This is a well-researched historical novel written by an historian. It recounts the life Elizabeth I, beginning when she was 3 years old, just after her mother, Anne Boleyn, was beheaded. It ends as Elizabeth rides to court to become queen.
The story provides insight into Elizabeth's relationships with her family: Henry VIII; her sister, Mary; her brother, Edward; and her four step-mothers. I was particularly interested in Elizabeth and Mary's feelings toward each other: sometimes loving, sometimes strained.
Although I don't consider myself an expert in the field, I have read many non-fiction works about Elizabeth and the Tudors, including books by Alison Weir. In this novel, Weir was able to go beyond the evidence into speculation, while remaining true to the facts and spirit of the era. On the other hand, several periods of Elizabeth's life have been the subject of conjecture, and the novel takes a definite point of view when covering those areas. Here is one example:
After Henry VIII's death, Catherine Parr (his last wife) was made Elizabeth's guardian. Catherine, in a scandalous move, soon married Thomas, Lord Seymour of Sudeley. He had been an admiral in the British navy and had a reputation for having great ambition and being a rogue and self-serving. He first wanted to marry the young Elizabeth, but she rejected him. He then chose Catherine, which gave him access to and power over the future queen. One area of debate in Elizabeth's life is her relationship with the admiral. Here, Weir takes as true the contemporary rumors that Seymour had taken Elizabeth's virginity and had gotten her pregnant. Gossip at the time was that Elizabeth had miscarried after about 5 months. In fact, Elizabeth was unwell soon after her arrival in Seymour's household, and there was one report that a midwife had been brought blindfolded to the estate several months later. In an author's note at the end of the book, Weir discusses this issue.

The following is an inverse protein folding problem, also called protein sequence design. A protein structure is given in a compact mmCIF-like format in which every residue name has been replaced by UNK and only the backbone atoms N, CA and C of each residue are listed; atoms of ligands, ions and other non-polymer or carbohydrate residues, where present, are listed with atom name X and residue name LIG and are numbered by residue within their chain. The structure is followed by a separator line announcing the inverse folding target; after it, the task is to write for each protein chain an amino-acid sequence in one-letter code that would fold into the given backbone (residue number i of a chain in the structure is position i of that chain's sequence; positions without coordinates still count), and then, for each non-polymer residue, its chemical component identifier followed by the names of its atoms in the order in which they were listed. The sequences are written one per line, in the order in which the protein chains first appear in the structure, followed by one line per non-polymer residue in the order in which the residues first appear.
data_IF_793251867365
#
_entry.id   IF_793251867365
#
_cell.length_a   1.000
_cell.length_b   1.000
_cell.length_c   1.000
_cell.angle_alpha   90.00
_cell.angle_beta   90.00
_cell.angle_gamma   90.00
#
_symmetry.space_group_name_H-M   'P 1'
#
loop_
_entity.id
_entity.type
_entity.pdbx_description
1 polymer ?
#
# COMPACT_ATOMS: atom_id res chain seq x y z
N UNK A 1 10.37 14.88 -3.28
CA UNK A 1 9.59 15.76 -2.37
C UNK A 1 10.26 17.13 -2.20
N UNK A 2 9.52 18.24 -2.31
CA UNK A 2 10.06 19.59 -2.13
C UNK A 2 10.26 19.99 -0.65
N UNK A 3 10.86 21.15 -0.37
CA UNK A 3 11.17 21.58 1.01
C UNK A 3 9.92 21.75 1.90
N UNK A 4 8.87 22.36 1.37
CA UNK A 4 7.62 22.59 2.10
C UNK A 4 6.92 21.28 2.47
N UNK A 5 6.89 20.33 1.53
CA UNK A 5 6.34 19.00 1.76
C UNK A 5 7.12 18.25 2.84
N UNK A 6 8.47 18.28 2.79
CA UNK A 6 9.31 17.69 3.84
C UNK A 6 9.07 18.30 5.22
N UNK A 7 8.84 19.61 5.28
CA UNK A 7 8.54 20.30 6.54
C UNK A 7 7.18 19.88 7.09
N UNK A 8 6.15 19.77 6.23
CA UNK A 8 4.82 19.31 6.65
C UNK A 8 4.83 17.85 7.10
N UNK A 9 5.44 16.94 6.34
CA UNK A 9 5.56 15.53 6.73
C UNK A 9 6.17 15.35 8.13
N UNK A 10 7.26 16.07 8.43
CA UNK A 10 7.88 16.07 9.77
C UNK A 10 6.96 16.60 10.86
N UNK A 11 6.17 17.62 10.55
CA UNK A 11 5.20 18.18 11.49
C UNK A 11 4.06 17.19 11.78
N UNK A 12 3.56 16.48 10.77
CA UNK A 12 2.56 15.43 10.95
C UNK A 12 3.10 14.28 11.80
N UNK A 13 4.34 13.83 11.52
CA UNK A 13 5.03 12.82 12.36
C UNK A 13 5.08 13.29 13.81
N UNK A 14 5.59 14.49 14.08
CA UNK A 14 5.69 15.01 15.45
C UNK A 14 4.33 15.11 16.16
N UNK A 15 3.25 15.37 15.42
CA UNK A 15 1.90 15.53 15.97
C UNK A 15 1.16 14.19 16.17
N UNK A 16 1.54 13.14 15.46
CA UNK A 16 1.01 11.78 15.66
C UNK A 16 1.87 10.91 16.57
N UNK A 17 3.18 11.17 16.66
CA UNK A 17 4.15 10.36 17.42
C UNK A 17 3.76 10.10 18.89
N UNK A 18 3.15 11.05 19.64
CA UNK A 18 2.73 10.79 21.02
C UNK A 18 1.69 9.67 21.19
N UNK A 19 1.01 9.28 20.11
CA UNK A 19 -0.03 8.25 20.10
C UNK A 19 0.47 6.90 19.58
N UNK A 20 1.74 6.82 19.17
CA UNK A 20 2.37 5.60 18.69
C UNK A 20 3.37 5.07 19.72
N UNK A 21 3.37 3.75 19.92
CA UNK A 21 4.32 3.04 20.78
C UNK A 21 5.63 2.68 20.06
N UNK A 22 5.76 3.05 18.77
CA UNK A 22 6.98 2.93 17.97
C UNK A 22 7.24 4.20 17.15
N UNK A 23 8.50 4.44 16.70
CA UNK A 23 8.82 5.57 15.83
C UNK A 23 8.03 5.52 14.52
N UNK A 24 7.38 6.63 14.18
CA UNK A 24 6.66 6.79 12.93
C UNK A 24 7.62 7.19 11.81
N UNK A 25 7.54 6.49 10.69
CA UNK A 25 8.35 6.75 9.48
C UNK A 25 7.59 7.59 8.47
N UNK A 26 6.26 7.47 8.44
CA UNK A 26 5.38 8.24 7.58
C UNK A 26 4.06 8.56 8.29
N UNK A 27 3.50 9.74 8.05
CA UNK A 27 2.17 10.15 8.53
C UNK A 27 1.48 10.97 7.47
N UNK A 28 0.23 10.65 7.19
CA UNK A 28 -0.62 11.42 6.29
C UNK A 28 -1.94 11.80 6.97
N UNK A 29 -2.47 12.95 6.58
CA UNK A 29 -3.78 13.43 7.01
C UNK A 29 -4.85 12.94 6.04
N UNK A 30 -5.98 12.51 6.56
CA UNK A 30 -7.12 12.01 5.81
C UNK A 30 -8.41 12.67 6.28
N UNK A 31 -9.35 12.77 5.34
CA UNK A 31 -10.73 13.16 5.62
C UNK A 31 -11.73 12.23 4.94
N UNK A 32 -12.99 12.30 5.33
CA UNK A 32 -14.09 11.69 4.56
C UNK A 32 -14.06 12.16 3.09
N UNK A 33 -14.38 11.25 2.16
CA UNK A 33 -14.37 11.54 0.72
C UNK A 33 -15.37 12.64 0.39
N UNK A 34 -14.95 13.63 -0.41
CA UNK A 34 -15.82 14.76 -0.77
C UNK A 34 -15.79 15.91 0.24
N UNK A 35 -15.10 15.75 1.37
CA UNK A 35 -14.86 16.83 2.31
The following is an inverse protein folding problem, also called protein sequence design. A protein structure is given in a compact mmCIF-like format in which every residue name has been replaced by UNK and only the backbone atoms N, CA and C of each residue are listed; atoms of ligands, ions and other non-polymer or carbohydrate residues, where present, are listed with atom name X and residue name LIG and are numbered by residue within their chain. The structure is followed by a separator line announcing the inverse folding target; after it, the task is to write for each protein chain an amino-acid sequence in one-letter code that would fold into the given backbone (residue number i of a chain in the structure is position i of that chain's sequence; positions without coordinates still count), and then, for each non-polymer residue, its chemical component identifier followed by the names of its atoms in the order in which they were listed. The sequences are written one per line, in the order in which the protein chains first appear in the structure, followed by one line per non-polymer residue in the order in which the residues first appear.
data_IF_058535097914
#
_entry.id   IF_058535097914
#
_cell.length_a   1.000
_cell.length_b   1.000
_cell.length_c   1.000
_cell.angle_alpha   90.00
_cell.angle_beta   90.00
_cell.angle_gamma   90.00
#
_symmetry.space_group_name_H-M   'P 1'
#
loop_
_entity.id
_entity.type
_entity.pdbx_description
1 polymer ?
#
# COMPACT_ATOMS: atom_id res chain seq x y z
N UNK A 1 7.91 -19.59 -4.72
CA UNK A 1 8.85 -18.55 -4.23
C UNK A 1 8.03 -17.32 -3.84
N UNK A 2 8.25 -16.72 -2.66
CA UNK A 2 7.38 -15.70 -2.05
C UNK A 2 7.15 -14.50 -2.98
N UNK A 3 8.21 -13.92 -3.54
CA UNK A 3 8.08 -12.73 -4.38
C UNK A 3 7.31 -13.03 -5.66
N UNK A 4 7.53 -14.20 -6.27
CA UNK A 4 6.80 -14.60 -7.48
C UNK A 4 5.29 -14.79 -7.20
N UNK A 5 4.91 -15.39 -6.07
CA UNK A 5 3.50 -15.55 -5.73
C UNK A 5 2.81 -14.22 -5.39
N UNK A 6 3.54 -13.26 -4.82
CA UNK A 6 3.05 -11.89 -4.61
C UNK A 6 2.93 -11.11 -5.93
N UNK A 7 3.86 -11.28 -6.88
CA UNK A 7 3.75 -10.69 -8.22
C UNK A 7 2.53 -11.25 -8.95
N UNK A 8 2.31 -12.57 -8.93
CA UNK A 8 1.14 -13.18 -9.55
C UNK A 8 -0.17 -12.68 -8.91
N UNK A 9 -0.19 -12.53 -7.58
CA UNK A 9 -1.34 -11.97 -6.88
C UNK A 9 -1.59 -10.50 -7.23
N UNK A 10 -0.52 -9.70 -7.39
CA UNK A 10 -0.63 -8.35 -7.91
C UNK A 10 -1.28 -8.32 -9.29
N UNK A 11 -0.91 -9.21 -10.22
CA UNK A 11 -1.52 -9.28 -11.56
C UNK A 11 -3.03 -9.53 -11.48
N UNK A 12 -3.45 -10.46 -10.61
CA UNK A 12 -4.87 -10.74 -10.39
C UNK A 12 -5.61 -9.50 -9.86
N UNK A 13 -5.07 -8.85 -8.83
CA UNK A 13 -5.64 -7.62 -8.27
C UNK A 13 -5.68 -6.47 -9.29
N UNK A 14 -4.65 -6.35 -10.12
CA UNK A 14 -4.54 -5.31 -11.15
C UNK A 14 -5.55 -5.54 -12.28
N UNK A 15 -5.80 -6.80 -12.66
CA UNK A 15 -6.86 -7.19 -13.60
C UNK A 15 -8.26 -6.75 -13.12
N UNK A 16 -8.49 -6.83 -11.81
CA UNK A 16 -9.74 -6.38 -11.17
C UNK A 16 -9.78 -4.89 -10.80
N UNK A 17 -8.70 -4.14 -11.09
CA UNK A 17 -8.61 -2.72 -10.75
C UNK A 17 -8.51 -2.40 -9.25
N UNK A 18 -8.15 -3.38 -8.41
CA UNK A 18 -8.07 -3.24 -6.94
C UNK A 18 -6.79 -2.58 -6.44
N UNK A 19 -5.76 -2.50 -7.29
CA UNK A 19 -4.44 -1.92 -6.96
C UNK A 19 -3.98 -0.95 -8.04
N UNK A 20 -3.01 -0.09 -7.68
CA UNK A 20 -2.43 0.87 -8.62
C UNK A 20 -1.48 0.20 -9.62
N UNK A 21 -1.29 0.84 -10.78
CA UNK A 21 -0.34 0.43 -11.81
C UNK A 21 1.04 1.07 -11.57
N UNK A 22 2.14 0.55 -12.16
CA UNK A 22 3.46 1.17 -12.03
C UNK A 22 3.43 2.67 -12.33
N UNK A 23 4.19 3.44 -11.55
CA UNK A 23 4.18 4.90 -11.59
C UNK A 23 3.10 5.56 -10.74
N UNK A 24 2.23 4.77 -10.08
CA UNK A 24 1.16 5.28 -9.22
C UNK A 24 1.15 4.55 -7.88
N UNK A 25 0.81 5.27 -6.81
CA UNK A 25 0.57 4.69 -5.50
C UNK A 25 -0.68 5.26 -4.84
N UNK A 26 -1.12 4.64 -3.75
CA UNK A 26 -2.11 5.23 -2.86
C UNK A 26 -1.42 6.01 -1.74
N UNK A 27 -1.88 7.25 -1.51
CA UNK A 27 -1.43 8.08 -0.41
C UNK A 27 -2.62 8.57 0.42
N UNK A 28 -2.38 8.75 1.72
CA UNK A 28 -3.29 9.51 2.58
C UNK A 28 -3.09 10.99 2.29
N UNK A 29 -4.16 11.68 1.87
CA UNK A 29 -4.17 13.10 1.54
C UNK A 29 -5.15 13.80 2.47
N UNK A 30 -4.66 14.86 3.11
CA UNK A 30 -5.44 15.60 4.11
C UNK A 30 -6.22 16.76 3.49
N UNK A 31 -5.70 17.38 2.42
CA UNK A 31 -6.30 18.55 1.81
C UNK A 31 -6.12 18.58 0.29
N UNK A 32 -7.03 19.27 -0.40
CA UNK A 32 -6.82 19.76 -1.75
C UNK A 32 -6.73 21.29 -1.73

Weir portrays Elizabeth in a realistic light. We see a young girl who is quite aware of her position in the world but only on maturity understands all the implications of that status. At some points in her life she is happy and secure; at other points, she fears for her life and despairs of ever being in control of her own affairs. Weir delves into the reasons Elizabeth may have been so strongly against marriage and bearing children, and the novel is convincing. Unfortunately, Elizabeth's relationship with Robert Dudley develops after she becomes queen, and so we learn almost nothing about him.
This novel was wonderfully written and held to factual evidence and/or legitimate possibilities. I highly recommend this to anyone interested in historical fiction, the Tudors, or Elizabeth I. I am hoping that Weir is planning to write about Elizabeth's life as queen; I wouldn't hesitate to read it. I also highly recommend Weir's non-fiction works about this era: The Wives of Henry VIII, The Children of Henry VIII, and The Life of Elizabeth I.
Rosalyn Landor did nice job with the narration of this audiobook. She made each voice different enough so it was easy to tell which characters were speaking, but she was not so dramatic as to be distracting. Her pronunciations and expression made for an enjoyable listen.
This book was part of my Fall into Reading challenge. Are you wondering why this book was not on my original list? Click here to learn why. To see other reviews in the Fall into Reading challenge, click here.
Published by Random House Audio Publishing (unabridged), 2008
Challenge: Fall into Reading